In the never-ending battle of the technological titans, score one for Steve Jobs. No, the CEO of Apple hasn't come out with yet another groundbreaking iProduct, at least not since the iPad.

But he's done something even more extraordinary—he's brought good values into the mix.

Jobs has made it clear that he wants to keep pornography off Apple products as much as possible. Obviously Apple can't control everything its users do, but it can make porn scarcer on its products, and it has done just that.

A British newspaper, The Guardian, reports, "So insistent is Apple [on this policy], many magazine publishers developing 'apps' for the new iPad . . . have had to self-censor."

As you might expect, this has triggered a frenzy among some critics. Ryan Tate, a writer for theGawker website, sniped at Jobs about suppressing his customers' "freedom," prompting Jobs to respond, "Yep, freedom from programs that steal your private data. Freedom from programs that trash your battery. Freedom from porn. Yep, freedom."

When Tate replied that he didn't want "freedom from porn," Jobs answered, "You might care more about porn when you have kids." In a correspondence with a consumer, Jobs went even further, speaking of his company's "moral responsibility to keep porn off the iPhone."

How refreshing it is to see someone who actually gets it—that yes, there are those of us who prefer to be free from the storm of smut that assaults us from every television, computer, and phone screen. The supply of pornographic material is so overwhelming that access to it is certainly not an issue of "freedom" anymore, if it ever was.

Jobs has pointed out that people who want to see porn on their phones, and who want easier access to it on their computers, can easily get all they want if they buy other companies' products. But as he said in a press conference, "That's a place we don't want to go—so we're not going to go there."

What Jobs seems to understand, and what his critics seem to be ignoring, is that there's so much more to pornography than just issues of economics or free speech. It shouldn't even need to be explained, but apparently for some people it does: Pornography is an ugly, poisonous, degrading business for everyone involved, whether they're making it, using it, or selling it.

As my colleague Kim Moreland recently mentioned on our blog, The Point, new studies are demonstrating yet again just how dangerous and addictiveit can be. It tears at the fabric of marriages and families and of society itself. Its use is connected from everything to higher divorce rates to human trafficking to the spread of sexually transmitted diseases.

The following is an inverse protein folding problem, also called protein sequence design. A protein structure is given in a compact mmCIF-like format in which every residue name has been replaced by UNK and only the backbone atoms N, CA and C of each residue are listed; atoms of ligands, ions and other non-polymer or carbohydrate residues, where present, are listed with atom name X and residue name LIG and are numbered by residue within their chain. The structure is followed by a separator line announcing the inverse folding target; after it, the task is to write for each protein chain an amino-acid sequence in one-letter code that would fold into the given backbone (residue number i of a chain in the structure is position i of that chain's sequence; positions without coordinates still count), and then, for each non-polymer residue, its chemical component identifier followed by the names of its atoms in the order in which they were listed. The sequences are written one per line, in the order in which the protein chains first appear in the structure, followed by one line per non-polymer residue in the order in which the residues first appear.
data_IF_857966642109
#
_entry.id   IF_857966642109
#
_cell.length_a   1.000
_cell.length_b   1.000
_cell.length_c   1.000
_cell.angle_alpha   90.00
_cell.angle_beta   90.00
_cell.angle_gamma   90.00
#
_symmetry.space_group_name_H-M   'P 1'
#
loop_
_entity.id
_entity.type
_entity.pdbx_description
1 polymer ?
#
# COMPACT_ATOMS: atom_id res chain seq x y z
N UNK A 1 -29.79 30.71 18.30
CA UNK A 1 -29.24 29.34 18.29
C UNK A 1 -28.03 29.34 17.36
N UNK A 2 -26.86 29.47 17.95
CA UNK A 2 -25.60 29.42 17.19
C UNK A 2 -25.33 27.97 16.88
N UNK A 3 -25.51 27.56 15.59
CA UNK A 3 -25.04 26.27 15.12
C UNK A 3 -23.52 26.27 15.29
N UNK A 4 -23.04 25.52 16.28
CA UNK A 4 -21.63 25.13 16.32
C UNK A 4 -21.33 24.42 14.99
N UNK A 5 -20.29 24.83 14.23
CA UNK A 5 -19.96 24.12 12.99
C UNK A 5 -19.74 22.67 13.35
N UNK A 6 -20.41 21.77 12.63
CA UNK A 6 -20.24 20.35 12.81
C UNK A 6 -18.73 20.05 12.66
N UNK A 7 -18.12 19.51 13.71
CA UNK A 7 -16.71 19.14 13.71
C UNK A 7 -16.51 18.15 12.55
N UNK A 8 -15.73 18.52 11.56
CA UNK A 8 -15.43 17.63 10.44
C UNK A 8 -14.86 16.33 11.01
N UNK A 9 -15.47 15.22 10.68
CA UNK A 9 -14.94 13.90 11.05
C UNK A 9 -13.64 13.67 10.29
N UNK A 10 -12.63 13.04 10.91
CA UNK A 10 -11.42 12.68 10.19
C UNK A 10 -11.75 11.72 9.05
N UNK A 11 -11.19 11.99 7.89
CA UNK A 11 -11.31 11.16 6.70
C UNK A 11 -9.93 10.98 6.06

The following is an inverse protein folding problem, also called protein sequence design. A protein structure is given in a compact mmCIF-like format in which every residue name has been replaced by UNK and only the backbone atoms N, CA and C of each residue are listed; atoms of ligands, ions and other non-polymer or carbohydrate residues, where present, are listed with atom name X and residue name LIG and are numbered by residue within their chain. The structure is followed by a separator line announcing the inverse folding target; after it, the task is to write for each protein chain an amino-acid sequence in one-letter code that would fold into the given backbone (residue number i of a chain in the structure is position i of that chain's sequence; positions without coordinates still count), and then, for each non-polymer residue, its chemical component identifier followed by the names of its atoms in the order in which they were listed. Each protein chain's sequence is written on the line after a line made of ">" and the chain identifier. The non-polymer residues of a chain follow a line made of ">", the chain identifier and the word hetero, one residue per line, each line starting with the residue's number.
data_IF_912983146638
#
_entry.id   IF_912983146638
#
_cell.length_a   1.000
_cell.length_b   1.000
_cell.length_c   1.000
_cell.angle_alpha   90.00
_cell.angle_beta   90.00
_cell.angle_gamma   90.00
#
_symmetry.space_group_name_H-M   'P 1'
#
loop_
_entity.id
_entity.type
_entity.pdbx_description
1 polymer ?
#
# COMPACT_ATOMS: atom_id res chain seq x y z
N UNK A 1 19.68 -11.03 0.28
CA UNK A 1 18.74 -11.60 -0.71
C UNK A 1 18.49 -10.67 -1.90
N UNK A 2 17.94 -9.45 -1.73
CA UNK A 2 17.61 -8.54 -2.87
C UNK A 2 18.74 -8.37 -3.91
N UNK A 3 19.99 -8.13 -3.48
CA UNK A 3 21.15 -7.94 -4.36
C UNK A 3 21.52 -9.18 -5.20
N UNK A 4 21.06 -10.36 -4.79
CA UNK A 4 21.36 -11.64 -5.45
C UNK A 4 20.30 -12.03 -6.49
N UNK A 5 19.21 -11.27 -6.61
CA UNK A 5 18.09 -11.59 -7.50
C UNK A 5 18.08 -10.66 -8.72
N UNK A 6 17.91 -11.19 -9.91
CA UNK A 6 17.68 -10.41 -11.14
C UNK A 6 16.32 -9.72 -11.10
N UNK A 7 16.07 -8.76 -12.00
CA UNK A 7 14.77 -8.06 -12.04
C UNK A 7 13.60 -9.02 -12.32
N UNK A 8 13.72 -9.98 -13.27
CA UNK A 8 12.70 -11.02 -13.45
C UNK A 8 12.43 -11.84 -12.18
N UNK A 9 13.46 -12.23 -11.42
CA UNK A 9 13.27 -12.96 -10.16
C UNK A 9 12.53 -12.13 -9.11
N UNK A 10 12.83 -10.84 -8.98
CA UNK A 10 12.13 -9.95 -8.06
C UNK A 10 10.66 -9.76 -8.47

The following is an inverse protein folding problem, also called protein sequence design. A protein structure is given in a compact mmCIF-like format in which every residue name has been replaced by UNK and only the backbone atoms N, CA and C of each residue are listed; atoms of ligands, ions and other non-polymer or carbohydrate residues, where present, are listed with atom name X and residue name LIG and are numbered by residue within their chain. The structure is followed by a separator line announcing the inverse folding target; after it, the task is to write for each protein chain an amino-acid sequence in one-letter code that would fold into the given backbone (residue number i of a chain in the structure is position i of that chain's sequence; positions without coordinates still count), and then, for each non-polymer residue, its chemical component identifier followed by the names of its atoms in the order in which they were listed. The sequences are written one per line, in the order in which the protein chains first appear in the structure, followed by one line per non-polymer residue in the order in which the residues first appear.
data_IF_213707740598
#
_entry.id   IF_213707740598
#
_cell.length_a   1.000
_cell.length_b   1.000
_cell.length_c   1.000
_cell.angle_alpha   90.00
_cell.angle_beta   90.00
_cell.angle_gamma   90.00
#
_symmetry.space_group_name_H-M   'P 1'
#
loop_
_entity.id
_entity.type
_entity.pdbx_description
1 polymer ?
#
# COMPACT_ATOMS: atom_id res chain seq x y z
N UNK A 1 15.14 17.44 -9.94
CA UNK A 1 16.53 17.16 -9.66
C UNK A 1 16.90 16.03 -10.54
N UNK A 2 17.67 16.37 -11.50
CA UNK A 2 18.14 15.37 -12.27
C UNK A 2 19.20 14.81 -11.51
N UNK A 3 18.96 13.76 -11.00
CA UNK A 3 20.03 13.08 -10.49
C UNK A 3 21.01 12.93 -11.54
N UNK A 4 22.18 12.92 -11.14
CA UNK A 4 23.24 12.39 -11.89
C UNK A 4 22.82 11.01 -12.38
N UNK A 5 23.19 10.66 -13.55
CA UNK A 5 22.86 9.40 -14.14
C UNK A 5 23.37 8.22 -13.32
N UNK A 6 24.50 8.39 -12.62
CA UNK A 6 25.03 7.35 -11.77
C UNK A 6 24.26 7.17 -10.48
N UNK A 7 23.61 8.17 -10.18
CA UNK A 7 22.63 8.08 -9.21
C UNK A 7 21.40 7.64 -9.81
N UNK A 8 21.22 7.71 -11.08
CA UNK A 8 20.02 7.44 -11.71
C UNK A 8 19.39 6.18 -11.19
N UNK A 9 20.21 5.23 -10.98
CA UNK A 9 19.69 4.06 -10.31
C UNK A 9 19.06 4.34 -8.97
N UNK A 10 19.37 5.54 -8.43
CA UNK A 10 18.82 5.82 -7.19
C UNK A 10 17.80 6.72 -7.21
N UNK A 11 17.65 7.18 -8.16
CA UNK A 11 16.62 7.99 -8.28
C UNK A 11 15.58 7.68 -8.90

Aside from the occasional reference to protecting kids (which is enough), Steve Jobs didn't go thoroughly into the reasons for his policy. But for whatever reason, he truly is demonstrating corporate responsibility, the kind that we desperately need more businesses to show in this sex-obsessed society.

May he continue to stand by his principles, and may his tribe increase.

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Friday, June 4, 2010

Media Memory Test!

So you are over 40 and you don’t think you’ve been “brainwashed” by the media!  You may have to change your opinion after taking this test.

There are 20 questions in this simple test. The scores increase with your age.  Your teens may not get any correct. 

After taking this “test,” ask yourself when you took the time to memorize the answers?  How did they get into your mind?  You probably haven’t even thought about them for decades but they were just sitting in your subconscious mind waiting for the right situation.  

The same thing is happening to your kids from today’s entertainment media.  Only instead of vitamins, cereal brands, and sports heroes your children are often being “brainwashed” with perversion, profanity, and (sexual) positions.

This “test” may seem silly, but the conclusion is deadly serious.
In His,
Al Menconi
Al Menconi Ministries

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Keep score and send this link to your friends. 

1. What builds strong bodies 12 ways?
A. Flintstones vitamins
B. The Buttmaster
C. Spaghetti
D. Wonder Bread
E. Orange Juice
F. Milk
G. Cod Liver Oil

2. Before he was Muhammed Ali, he was...
A. Sugar Ray Robinson.
B. Roy Orbison..